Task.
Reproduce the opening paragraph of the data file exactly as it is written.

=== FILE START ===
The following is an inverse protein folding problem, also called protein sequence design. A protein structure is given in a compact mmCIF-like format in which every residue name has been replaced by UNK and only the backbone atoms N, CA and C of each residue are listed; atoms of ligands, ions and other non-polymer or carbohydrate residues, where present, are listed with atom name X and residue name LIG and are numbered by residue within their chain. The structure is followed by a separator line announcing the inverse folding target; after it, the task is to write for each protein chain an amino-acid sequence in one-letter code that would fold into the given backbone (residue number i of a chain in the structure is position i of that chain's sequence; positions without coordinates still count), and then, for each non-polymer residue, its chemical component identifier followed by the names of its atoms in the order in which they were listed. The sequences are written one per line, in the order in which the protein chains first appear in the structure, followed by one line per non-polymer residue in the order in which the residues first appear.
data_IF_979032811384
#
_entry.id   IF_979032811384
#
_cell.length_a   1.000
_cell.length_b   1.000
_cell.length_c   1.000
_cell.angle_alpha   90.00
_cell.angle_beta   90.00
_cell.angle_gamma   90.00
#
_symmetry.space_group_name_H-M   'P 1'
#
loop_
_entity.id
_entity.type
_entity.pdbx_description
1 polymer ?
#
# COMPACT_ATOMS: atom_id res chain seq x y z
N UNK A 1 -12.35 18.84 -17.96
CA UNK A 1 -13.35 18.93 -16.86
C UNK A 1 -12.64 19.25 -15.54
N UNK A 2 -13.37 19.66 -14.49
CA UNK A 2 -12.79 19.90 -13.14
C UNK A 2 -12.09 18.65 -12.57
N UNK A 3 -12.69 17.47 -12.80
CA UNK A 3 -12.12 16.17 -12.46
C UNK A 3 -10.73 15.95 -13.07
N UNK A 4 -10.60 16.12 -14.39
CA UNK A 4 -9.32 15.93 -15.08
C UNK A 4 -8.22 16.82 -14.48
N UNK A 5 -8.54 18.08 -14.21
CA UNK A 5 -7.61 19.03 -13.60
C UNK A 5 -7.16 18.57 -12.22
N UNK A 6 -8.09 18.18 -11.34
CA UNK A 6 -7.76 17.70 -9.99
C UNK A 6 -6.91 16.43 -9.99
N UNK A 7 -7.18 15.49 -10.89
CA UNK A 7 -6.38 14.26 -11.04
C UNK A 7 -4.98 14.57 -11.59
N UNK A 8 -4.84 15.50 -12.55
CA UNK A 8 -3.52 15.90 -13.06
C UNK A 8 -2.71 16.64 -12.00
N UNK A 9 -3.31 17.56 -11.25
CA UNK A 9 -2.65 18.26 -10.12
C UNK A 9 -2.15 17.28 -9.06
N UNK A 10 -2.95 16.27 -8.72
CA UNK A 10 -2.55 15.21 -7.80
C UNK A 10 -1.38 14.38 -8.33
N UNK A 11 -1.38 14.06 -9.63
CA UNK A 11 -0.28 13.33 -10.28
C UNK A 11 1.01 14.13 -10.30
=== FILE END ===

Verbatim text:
The following is an inverse protein folding problem, also called protein sequence design. A protein structure is given in a compact mmCIF-like format in which every residue name has been replaced by UNK and only the backbone atoms N, CA and C of each residue are listed; atoms of ligands, ions and other non-polymer or carbohydrate residues, where present, are listed with atom name X and residue name LIG and are numbered by residue within their chain. The structure is followed by a separator line announcing the inverse folding target; after it, the task is to write for each protein chain an amino-acid sequence in one-letter code that would fold into the given backbone (residue number i of a chain in the structure is position i of that chain's sequence; positions without coordinates still count), and then, for each non-polymer residue, its chemical component identifier followed by the names of its atoms in the order in which they were listed. The sequences are written one per line, in the order in which the protein chains first appear in the structure, followed by one line per non-polymer residue in the order in which the residues first appear.